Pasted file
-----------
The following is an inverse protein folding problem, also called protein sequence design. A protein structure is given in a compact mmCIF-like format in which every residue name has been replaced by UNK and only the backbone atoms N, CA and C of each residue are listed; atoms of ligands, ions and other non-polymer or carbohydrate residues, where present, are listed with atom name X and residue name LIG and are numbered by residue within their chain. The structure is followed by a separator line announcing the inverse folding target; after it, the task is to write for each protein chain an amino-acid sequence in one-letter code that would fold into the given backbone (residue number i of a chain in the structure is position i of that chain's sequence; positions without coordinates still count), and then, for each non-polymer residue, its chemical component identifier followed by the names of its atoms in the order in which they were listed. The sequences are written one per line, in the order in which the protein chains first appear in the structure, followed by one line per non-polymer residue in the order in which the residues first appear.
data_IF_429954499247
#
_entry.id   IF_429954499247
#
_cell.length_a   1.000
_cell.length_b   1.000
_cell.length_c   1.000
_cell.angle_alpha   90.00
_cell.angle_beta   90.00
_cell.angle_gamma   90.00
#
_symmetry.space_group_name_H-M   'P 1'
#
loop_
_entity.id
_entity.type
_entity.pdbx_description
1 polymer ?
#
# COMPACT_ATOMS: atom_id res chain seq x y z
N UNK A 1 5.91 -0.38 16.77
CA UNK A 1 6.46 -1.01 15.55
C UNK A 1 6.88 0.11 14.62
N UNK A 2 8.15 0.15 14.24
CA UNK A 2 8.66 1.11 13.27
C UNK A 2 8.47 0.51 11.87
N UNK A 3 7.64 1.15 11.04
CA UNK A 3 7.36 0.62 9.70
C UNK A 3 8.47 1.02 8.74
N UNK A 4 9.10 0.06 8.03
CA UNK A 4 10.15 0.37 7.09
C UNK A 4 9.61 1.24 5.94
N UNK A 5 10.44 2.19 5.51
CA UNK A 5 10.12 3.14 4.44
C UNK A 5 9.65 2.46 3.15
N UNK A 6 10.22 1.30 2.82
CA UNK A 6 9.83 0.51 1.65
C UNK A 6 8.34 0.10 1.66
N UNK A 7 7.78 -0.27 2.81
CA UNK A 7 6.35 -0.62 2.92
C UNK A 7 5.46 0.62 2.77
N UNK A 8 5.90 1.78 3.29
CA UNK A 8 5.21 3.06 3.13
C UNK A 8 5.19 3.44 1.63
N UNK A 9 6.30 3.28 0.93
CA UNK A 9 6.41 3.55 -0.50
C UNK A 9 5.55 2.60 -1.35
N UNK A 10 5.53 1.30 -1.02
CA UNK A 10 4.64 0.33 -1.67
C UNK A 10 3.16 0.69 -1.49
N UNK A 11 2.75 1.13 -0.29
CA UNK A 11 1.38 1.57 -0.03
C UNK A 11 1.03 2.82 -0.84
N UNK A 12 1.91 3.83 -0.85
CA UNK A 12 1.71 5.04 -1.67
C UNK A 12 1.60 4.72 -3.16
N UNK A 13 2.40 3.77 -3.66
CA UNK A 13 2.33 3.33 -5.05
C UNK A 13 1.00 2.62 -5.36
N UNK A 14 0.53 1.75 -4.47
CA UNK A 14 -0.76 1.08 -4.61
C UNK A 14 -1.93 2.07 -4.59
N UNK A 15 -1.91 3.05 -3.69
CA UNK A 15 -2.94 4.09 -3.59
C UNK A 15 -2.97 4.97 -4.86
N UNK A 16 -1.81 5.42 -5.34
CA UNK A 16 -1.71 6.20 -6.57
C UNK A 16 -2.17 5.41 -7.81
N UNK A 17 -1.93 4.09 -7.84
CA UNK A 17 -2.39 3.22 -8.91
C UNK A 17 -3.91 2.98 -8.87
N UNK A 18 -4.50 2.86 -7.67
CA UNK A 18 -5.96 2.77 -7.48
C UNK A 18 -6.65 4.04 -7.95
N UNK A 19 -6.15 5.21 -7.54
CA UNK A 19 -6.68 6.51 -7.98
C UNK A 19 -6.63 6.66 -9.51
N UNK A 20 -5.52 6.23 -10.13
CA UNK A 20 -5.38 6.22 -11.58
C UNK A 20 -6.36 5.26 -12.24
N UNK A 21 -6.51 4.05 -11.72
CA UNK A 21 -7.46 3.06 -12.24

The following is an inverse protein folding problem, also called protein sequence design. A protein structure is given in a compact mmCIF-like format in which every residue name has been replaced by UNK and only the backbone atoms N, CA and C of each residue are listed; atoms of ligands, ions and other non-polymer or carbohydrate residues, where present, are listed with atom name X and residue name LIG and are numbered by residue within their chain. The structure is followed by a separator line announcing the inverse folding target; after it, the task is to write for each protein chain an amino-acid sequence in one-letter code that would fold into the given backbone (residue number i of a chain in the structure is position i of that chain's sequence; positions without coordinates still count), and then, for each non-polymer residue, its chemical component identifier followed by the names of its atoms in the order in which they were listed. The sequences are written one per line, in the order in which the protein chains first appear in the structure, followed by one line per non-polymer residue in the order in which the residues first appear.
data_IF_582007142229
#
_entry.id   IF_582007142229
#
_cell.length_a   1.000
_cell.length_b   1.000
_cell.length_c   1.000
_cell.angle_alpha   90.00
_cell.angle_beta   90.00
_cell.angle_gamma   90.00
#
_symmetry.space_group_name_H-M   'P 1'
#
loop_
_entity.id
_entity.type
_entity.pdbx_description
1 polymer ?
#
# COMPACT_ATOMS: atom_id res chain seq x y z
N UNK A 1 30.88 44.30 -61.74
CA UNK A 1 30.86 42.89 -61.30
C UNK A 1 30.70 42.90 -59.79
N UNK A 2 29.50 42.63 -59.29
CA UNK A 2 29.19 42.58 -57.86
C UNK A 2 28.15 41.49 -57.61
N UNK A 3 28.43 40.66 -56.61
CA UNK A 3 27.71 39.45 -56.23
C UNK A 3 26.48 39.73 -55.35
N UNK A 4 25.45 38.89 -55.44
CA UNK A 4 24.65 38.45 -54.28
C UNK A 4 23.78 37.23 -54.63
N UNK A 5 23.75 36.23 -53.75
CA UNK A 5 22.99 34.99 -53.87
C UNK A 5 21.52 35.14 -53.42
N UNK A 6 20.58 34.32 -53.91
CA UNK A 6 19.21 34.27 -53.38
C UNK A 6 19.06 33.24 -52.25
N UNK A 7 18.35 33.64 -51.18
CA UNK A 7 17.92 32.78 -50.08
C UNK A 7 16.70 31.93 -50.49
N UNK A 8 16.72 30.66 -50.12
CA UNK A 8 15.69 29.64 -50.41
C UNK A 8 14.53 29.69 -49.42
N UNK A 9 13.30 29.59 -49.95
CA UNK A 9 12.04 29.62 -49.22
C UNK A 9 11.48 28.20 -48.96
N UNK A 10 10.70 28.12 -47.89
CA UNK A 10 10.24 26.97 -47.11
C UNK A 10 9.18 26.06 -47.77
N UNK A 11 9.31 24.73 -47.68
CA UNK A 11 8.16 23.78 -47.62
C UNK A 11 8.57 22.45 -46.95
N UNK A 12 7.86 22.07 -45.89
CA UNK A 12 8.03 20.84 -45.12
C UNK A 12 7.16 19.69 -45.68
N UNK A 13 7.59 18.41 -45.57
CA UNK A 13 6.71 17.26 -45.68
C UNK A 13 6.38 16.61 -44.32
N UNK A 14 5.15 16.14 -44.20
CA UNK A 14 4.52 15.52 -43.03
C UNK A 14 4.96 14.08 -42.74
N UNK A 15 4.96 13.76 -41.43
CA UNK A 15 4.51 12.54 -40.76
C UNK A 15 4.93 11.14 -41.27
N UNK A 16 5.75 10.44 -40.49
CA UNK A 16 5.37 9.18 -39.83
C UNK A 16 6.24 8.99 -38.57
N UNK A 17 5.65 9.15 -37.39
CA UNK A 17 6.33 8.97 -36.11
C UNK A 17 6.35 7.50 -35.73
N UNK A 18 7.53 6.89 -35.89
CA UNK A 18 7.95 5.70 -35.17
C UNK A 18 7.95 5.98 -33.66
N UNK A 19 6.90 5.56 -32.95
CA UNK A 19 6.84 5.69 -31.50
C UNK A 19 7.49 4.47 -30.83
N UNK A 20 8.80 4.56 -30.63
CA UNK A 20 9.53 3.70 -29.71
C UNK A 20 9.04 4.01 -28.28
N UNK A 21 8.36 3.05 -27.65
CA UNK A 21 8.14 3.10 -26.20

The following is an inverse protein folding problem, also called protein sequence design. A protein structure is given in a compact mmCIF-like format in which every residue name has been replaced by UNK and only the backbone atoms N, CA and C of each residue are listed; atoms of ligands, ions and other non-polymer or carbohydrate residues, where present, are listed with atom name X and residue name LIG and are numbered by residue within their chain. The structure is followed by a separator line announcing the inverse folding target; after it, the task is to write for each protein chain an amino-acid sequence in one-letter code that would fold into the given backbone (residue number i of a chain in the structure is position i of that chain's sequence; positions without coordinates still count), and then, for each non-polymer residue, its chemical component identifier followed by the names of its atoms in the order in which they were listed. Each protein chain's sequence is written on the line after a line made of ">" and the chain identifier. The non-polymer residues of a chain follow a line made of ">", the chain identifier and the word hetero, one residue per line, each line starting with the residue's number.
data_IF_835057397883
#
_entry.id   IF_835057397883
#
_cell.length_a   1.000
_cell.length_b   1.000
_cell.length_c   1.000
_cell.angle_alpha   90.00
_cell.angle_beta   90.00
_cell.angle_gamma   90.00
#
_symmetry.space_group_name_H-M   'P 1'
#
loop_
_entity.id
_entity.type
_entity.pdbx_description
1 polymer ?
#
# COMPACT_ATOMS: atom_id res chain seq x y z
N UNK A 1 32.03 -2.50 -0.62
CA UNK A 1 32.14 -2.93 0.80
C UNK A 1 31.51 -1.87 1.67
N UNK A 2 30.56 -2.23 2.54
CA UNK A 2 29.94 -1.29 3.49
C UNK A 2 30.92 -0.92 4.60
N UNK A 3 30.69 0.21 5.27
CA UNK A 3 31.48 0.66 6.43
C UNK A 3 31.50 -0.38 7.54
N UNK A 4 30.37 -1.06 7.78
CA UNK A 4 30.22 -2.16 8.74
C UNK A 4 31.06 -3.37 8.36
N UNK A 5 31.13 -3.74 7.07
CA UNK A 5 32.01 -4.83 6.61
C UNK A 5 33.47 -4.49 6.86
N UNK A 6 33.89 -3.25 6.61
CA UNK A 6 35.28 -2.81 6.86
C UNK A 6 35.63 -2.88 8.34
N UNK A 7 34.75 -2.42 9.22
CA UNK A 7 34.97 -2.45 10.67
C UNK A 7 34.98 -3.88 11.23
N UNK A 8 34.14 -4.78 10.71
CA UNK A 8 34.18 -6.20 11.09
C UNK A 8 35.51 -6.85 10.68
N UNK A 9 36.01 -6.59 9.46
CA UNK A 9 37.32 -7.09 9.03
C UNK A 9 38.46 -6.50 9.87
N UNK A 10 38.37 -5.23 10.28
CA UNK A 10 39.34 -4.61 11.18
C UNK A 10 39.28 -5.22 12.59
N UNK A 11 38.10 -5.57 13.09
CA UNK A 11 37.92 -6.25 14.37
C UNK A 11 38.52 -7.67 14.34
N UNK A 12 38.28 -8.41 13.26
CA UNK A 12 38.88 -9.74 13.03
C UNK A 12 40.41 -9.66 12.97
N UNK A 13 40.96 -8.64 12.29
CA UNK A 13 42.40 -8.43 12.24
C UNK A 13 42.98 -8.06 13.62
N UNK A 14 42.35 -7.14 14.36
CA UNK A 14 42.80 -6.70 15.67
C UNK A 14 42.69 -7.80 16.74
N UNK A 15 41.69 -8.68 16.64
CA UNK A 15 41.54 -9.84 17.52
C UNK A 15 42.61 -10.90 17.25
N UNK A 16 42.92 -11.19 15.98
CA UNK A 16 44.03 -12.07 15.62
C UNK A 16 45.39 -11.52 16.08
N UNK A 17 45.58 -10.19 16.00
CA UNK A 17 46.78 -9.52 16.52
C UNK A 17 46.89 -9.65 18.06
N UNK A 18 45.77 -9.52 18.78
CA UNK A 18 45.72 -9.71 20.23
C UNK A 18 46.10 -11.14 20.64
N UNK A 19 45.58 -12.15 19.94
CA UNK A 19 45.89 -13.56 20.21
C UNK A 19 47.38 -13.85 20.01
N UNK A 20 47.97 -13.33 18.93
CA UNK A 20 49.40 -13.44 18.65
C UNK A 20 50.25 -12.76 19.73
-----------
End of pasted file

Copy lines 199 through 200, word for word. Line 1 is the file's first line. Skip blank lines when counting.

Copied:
C UNK A 4 31.06 -3.37 8.36
N UNK A 5 31.13 -3.74 7.07